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Hello everybody my first Question here, so please tell me if I do something wrong.

http://www.youtube.com/watch?v=93ASUImTedo

I love the Kickdrum of Disclosure, which and tried to replicate it, but failed horribly. I think they use the same Bassdrum in their track white noise too.

I know that they use Drum Machines (analogue imo) and samples.

My first idea was to use a 808 Kick sample with a pitch envelope of ca. 12 semitones in the first 200 ms or so. I played around with the values and equed out some knocking in the low mids and boosted the punchy 80 hz area. After that i used some Opto type compressor to bring out the initial punch a bit more. I tried to soften the initial click of the 808 by using a 10-20 ms amp envelope. The reason why i did this, is because their drums are deep and have a really nice pitch shift form in the frequency analyzer.

The problem is => my attempts always lead to a way to high aggressive punch/attack compared to Disclosures kicks. I used all sort of basic samples, saturated, clean eq-ed 808s 909s etc. (a lot of urban coockbook 2)

I dont think they use vengeance drums because their sound is so warm and feels "uncompressed", "breathing" and soft

Can you please please help me how to get this sound, or tell me what drum machine they use for that kick.

Thanks and regards. Tobias

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If by "to design" you mean "to create", then..

It sounds very much of a Roland 909 kick, with possible alterations (e.g. compression). It's clearly compressed but mixed low so that it doesn't sound big.

It's not a surprise, but rather a known fact that many kick sounds in electronic music are based on either the Roland 808 (= very pure sine-ish tone) or 909 kick (= the classic "house" kick with a nice snap/attack), which may have been pitched, enveloped and layered with duplicates or other samples.

  • I am not sure with the 909 since it sounds to deep for a 909 (i cant hear the triangle waveform), maybe it is filtered? – MrToBe Jul 14 '13 at 18:32
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    Well it's obviously altered in some way, as all kicks are, but I think it's reasonably close to a 909 to suggest that it could work as the base sample. And as it's a common fact that the 808/909 kick is most often used as the base sample. You may find an even closer sample from some sample pack, but constructing a kick sound is quite fun. – Internet Human Jul 14 '13 at 18:35
  • If that doesn't work, then I'd try to get something reminiscent from a monophonic subtractive synthesizer and use that as the base. – Internet Human Jul 14 '13 at 18:38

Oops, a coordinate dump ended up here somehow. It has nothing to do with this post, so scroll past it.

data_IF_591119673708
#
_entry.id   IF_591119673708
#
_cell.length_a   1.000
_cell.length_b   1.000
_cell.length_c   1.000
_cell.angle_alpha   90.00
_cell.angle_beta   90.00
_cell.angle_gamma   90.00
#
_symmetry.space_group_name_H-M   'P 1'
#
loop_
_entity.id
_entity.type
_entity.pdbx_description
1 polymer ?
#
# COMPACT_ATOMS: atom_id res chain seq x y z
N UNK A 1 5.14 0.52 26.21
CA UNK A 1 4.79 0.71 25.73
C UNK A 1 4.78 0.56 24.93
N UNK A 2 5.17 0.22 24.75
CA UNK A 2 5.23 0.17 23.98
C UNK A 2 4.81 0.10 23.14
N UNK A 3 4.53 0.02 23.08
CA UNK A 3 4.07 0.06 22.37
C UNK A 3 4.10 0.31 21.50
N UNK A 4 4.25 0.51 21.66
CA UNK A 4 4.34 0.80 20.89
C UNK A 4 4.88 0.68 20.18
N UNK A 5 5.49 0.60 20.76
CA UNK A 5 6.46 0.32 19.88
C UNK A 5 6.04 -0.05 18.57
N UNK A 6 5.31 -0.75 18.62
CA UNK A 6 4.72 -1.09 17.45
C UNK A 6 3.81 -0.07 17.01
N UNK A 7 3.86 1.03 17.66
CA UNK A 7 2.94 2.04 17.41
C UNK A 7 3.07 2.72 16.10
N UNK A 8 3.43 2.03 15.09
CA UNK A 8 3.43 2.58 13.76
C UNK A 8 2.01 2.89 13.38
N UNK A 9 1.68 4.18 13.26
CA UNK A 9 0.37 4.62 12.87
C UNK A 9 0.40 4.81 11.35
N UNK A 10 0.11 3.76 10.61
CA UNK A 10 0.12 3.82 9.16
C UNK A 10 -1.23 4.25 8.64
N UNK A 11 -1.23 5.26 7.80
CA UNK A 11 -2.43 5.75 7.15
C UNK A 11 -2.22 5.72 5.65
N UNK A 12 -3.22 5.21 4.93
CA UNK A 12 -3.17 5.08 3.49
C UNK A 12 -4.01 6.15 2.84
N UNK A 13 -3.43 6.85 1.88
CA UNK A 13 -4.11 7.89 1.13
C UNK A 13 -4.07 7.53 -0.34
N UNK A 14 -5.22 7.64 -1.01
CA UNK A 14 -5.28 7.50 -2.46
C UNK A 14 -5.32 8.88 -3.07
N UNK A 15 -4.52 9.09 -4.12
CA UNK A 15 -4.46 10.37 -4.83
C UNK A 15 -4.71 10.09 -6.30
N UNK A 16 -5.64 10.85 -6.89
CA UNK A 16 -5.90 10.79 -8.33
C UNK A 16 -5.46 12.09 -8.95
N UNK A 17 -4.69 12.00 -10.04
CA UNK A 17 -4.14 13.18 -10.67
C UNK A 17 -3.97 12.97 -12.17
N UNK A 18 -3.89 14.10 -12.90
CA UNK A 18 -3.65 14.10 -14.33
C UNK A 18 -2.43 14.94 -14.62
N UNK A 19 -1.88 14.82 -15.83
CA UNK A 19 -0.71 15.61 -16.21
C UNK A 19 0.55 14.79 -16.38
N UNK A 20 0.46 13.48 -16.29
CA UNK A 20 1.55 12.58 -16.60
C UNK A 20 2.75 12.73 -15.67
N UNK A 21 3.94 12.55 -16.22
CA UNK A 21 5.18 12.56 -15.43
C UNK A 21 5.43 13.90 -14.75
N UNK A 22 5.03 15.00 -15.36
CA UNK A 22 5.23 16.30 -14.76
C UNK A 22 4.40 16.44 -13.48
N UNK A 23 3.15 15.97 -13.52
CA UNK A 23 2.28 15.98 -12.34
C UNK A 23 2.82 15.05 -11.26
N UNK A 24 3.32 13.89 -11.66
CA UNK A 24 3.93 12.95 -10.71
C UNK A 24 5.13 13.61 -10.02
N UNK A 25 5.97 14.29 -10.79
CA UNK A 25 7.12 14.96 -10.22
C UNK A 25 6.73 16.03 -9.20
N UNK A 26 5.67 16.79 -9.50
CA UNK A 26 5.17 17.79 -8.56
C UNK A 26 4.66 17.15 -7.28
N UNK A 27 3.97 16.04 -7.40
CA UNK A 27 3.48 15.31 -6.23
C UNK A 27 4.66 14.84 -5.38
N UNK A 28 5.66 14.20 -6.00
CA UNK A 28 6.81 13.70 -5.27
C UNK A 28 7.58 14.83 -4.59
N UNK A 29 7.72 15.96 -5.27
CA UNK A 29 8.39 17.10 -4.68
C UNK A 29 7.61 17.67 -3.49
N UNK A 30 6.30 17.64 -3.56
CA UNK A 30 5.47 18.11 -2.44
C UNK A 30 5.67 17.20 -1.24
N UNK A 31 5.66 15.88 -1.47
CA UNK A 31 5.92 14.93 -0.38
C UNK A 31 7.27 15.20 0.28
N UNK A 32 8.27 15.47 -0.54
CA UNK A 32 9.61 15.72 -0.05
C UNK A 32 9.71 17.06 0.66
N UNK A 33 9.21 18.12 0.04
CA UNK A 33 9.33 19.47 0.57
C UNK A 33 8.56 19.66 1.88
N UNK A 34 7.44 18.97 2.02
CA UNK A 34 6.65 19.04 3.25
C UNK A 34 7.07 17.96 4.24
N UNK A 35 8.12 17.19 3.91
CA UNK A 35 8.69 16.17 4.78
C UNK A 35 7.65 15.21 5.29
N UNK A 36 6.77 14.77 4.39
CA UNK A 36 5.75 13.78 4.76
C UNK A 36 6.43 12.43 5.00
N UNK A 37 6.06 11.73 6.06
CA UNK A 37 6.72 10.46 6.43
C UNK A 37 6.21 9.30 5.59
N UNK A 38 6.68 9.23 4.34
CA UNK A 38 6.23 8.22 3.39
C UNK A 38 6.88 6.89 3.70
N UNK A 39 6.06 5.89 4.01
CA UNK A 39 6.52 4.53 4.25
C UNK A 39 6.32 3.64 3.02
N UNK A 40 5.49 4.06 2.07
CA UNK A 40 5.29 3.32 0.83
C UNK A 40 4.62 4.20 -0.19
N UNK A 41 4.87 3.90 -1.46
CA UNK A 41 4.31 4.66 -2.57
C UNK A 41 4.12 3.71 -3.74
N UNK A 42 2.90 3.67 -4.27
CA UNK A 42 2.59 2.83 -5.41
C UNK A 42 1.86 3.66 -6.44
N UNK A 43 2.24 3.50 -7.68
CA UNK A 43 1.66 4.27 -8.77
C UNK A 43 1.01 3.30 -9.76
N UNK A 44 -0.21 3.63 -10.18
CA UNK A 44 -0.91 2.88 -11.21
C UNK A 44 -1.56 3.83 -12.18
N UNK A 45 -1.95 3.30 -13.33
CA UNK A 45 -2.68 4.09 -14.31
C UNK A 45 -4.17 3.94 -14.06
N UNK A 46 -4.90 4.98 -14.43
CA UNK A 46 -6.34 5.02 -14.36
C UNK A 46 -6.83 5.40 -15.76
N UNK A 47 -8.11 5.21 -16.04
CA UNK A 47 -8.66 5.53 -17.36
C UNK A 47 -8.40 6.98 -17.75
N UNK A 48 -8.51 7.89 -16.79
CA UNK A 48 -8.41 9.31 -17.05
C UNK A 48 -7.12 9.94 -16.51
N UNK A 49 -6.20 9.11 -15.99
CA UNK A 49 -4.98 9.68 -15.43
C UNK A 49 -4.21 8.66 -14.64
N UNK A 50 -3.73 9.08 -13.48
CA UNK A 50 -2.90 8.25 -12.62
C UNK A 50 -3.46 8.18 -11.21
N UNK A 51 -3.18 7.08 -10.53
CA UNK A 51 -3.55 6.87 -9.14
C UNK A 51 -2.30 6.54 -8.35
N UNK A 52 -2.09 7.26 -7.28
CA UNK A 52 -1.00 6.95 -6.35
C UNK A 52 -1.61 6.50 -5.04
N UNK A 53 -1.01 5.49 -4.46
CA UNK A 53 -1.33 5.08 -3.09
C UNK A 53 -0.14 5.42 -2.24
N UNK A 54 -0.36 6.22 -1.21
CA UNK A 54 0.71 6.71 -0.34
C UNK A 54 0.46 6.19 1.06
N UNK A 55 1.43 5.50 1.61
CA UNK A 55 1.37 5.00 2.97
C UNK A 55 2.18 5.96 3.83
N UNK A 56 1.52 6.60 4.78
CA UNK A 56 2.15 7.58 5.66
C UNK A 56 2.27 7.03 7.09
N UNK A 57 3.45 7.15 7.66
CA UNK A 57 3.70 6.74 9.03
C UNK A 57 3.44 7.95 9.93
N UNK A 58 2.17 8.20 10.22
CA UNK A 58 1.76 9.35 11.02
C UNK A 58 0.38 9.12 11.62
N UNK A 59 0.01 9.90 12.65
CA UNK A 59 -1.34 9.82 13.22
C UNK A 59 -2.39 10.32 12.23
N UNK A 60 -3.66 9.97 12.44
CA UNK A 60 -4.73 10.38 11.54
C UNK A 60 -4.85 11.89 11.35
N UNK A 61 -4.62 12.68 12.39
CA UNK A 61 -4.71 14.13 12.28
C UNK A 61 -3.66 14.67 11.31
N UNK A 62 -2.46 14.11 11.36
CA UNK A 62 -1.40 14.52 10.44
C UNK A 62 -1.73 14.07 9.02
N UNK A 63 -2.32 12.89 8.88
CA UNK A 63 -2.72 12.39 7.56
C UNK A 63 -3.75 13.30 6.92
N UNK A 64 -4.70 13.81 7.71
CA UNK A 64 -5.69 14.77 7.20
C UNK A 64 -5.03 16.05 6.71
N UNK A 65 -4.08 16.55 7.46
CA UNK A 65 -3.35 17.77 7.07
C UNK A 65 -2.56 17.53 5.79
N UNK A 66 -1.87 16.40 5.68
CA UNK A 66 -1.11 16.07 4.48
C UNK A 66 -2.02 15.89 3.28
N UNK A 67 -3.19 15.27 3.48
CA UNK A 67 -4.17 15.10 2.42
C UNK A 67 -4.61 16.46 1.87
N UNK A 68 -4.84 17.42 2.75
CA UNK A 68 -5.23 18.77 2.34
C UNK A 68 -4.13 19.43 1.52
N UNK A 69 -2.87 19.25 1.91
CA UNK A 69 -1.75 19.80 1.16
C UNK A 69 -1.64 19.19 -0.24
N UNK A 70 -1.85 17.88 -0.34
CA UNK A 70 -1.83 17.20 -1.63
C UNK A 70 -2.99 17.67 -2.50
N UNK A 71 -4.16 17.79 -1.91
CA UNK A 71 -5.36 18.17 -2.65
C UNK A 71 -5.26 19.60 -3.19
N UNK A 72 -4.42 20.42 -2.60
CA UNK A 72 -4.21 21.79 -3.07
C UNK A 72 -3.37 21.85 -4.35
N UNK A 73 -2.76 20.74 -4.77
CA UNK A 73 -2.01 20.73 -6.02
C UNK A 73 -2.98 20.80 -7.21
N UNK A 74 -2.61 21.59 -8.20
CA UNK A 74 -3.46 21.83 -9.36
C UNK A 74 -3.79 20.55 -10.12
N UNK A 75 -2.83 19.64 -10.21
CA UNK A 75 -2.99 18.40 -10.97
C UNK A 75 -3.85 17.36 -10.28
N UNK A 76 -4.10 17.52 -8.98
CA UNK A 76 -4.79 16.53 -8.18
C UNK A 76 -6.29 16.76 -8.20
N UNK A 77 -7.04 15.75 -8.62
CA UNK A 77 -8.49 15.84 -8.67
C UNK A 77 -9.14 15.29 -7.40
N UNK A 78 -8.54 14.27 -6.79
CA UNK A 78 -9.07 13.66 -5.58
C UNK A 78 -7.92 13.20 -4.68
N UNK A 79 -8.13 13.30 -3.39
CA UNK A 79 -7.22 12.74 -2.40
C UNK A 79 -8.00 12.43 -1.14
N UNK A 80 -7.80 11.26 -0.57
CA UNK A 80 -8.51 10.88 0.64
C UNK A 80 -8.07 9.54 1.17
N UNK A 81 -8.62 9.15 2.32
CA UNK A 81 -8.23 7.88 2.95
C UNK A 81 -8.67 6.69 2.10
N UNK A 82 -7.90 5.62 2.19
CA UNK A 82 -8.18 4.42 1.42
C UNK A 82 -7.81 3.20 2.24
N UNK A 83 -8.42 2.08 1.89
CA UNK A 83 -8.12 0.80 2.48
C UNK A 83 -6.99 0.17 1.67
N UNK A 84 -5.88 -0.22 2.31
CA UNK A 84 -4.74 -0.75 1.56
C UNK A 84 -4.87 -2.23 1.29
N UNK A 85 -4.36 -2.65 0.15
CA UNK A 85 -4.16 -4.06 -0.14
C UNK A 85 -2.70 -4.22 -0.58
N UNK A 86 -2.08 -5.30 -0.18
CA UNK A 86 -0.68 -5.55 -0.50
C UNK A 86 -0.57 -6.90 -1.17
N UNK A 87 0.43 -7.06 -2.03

• Yeah i want to learn to create those, since its the founddation of edm music and i think its un kreative if you just take a vengeance sample drop it in the daw. I will try to envelope some 909 samples and automate a filter on it to bring out the warmth. thx – MrToBe Jul 14 '13 at 18:41
  • Ok man thx i think its an 909 i just knew the standard 909 sound but the machine itself has some nice variations that song like the one im searching, found a grat tape saturated pack of those, which i realy enjoy! – MrToBe Jul 14 '13 at 20:22
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certainly 909ish. the rest of the drums are certainly 909/808 inspired and Disclosure's production in general is highly influenced by the classic 90s house/2-step sound.

the kick and snare sound tape saturated to me. also sounds like the whole track is 2bussed through an SSL Comp.

  • Yeah i am playing around with 909s from goldbaby right now, but i still have troubles to get that soft/deep but still punchy sound. any ideas how to process the raw samples? normaly i laver vynil noise + a hi hat ontop of the kick, remove mud at 300- 500 hz check for resonation bouncy frequenzys at 100 hz and then run them trough a nice punchy compressor (h-comp) to get rid of boomy tails. but i just ant get close enough and that is driving me crazy .D – MrToBe Jul 16 '13 at 21:08
  • the mastering of the track as a whole is a large part of the sound of the sounds. :) like you mentioned, they are probably using a 909 clone type drum machine like a Jomox xox09. I personally shorten boomy tails by trimming/fading the waveform rather than compression. When i get my kick the way i like it, i try not to treat it much more so not to ruin it. This is especially true in mastering. You can easily ruin the sound and feel of what you created by heavy compression in mastering. – Brad Dale Jul 17 '13 at 15:44
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It's a 5 minute job in Rob Papen's Punch. Try it.

  • Give it a try thx – MrToBe Jul 15 '13 at 12:22

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